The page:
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Are We Winning The War On Terror?

The pictures of airplanes flying into buildings, fires burning, huge structures collapsing have filled us with disbelief, terrible sadness and a quiet, unyielding anger.

The night when President Bush addressed the nation, we learned we were at war — the war on terrorism. So easy to name, so hard to win, a truth time has taught us to understand, comments CBS Sunday Morning contributor Martha Teichner.

The president has had successes to report: his super high-tech new counter-terrorism center where our intelligence agencies actually talk to one another, the capture of Saddam Hussein and a bunch of major al Qaeda figures. Terror plots have been foiled, including the big one announced in Britain last month involving U.S.-bound airliners, and of course, no new attacks on U.S. soil since 9/11.

But are we winning? Has the Bush administration picked its battles wisely. The nation's top foreign policy experts, 120 of them, Republicans and Democrats, have their doubts.

"America's foreign policy community has never been in so much agreement about the performance of an administration overseas — 84 percent of the respondents think that we're losing the war on terror," Mike Boyer, editor of the Terrorism Index, says.

The Terrorism Index was just published by Foreign Policy magazine and shows conservatives and liberals on the same page — serious movers and shakers across the political spectrum.

"These are former secretaries of state, former national security advisors, former CIA directors. These are really the people that have run the national security apparatus over the last 50 years," Boyer says.

The numbers show that with the exception of Afghanistan, the experts think the Bush administration's actions have actually had a negative impact on the war against terror. Eighty-seven percent say the Iraq war has hurt us, 81 percent say Guantanamo Bay prison has.

"At the core of (Osama) bin Laden's argument is the belief that the U.S. is a nation that is a predatory power; that is, seeks to occupy other countries, Muslim countries, seeks to steal their wealth and destroy their religion, and by using our military the way we have, and particularly by invading Iraq, we have inadvertently confirmed that message for lots of people in the Muslim world who are sitting the fence," believes Daniel Benjamin, a senior fellow at the Center for Strategic And International Studies.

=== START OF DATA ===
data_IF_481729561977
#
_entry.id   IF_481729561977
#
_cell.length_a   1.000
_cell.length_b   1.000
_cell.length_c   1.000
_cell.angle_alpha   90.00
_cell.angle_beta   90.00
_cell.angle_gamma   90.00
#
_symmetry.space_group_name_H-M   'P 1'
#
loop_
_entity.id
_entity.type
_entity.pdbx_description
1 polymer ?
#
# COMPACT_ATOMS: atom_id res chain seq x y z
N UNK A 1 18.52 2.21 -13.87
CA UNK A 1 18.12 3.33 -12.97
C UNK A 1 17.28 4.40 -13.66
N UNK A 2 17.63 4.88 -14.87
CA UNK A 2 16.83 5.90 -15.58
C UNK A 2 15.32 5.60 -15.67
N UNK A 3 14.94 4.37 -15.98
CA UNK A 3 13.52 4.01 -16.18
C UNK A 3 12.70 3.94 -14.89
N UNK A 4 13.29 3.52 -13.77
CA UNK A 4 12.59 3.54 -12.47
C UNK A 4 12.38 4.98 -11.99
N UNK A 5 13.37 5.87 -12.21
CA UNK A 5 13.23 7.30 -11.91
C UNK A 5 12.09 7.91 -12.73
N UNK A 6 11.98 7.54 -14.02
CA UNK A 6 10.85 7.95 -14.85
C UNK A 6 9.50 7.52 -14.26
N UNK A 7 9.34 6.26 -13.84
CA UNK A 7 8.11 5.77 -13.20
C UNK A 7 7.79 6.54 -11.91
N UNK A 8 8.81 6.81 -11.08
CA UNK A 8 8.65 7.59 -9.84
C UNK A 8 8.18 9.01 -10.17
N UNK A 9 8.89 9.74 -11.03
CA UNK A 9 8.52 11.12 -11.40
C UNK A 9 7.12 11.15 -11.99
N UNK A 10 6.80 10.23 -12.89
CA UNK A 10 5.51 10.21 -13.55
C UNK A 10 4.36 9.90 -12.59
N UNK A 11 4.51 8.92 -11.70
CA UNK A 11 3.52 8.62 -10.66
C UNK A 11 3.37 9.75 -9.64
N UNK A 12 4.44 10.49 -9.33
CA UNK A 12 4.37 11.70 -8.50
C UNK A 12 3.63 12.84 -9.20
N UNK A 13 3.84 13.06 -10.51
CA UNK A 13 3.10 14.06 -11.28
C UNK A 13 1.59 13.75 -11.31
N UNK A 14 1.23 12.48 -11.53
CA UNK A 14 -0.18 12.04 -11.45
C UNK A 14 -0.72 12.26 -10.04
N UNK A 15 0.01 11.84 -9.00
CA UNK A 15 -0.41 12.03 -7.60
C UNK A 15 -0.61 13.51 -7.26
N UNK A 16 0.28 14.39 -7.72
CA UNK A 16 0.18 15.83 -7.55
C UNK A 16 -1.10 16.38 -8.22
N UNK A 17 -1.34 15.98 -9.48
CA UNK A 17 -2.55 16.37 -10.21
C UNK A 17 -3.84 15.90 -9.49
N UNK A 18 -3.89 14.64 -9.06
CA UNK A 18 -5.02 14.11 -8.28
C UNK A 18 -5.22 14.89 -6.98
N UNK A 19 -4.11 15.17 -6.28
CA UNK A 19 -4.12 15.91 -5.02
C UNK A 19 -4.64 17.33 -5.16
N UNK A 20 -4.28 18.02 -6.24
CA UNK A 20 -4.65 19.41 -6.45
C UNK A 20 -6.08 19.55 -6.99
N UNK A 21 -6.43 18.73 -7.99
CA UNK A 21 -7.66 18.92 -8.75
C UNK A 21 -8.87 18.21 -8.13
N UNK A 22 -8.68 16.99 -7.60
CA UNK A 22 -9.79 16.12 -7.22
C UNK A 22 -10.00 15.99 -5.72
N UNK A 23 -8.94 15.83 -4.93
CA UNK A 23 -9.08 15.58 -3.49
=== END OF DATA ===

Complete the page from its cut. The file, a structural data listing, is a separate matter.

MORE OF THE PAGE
Benjamin, also the co-author of "The Next Attack," says, "What we have is something that is spreading, something that is becoming more dangerous. It's like a cancer that has metastasized and so, instead of being able to point at just one tumor, you're looking at a lot of bad news in a lot of different places."

What's changed in five years is our government's understanding of just who it's fighting.

It would have been hard to miss the full-court press in the approach to the anniversary of 9/11 and to mid-term elections: the blunt, gloves-off language.

The administration offensive to retake the terrorism initiative, to pre-empt its critics meant invoking the enormity of world war.

"The terrorists who attacked us on September the 11th, 2001, are men without conscience, but they're not madmen. They kill in the name of a clear and focused ideology, a set of beliefs that are evil but not insane," Mr. Bush said recently.

The names of the recognizable bogeymen the United States went after, guns blazing after 9/11 — Osama bin Laden, Saddam Hussein — have been overshadowed by the name of a greater terror, the real enemy, the president and the policy experts agree, is radical Islam.

Pierre Rehov is a French filmmaker, whose documentary "Suicide Killers," has just been released in New York and Los Angeles.

"After what Osama bin Laden did to the World Trade Center, they think it was a sign for the uprise of Islam," Rehov says. "Unfortunately, Osama bin Laden convinced maybe 10 percent of the moderate Muslim world into becoming extremists and that's the reason why we see so many more guys doing it because this is a way of becoming baseball players."

So how does the United States fight enemies like these? That's where the controversy comes in.

"If we cast this as a war of religions, if we cast this as a clash of civilizations, we really are playing into our enemy's hands because there are 1.2 billion Muslims in the world, and we don't need 1.2 billion enemies," Daniel Benjamin says.

Daniel Pipes, director of the Middle East Forum, ardently disagrees.

He is an Islamic scholar and Bush supporter, who was years ahead of the curve in identifying the threat of radical Islam.

"Our goal is to destroy radical Islam. That is the priority and along the way if we irritate or alienate people, well so be it," Pipes says.

Pipes explains the strategy, saying, "The rough model for what we do in this war would be the cold war which lasted for decades. You do everything."

Pipes adds, "I think critical is the encouragement of moderate Muslims, of anti-Islamist Muslims to speak out, to find their voice, to organize. That's what's been really missing so far."

If polls are to be believed, something else is missing. According to a CBS News/New York Times poll just released, 45 percent — nearly half the American public — don't believe that a president, any president, can do much about terrorism.

The experts disagree.

In The Terrorism Index, by large majorities the foreign policy experts surveyed said that giving a higher priority to improving intelligence and controlling loose nuclear weapons would make a difference.

But number one on their list: 82 percent said reducing our dependence on foreign oil. Their rationale: why hand billions of dollars over to the very people who want to attack us.

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